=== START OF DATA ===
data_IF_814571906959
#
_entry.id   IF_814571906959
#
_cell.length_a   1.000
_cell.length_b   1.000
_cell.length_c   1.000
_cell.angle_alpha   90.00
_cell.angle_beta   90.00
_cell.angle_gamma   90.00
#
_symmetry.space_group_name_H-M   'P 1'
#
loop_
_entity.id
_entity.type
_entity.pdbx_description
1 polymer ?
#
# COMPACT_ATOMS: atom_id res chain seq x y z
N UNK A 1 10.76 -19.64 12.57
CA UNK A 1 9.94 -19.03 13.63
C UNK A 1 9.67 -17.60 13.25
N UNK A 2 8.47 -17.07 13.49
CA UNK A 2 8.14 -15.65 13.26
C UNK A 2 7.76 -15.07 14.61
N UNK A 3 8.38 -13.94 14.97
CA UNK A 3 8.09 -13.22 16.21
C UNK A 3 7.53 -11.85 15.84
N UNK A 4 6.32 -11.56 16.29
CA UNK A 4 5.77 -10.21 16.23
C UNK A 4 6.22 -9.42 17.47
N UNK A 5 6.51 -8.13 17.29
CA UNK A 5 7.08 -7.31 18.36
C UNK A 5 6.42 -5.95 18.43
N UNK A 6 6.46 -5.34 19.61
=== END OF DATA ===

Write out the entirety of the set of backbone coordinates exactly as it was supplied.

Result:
data_IF_814571906959
#
_entry.id   IF_814571906959
#
_cell.length_a   1.000
_cell.length_b   1.000
_cell.length_c   1.000
_cell.angle_alpha   90.00
_cell.angle_beta   90.00
_cell.angle_gamma   90.00
#
_symmetry.space_group_name_H-M   'P 1'
#
loop_
_entity.id
_entity.type
_entity.pdbx_description
1 polymer ?
#
# COMPACT_ATOMS: atom_id res chain seq x y z
N UNK A 1 10.76 -19.64 12.57
CA UNK A 1 9.94 -19.03 13.63
C UNK A 1 9.67 -17.60 13.25
N UNK A 2 8.47 -17.07 13.49
CA UNK A 2 8.14 -15.65 13.26
C UNK A 2 7.76 -15.07 14.61
N UNK A 3 8.38 -13.94 14.97
CA UNK A 3 8.09 -13.22 16.21
C UNK A 3 7.53 -11.85 15.84
N UNK A 4 6.32 -11.56 16.29
CA UNK A 4 5.77 -10.21 16.23
C UNK A 4 6.22 -9.42 17.47
N UNK A 5 6.51 -8.13 17.29
CA UNK A 5 7.08 -7.31 18.36
C UNK A 5 6.42 -5.95 18.43
N UNK A 6 6.46 -5.34 19.61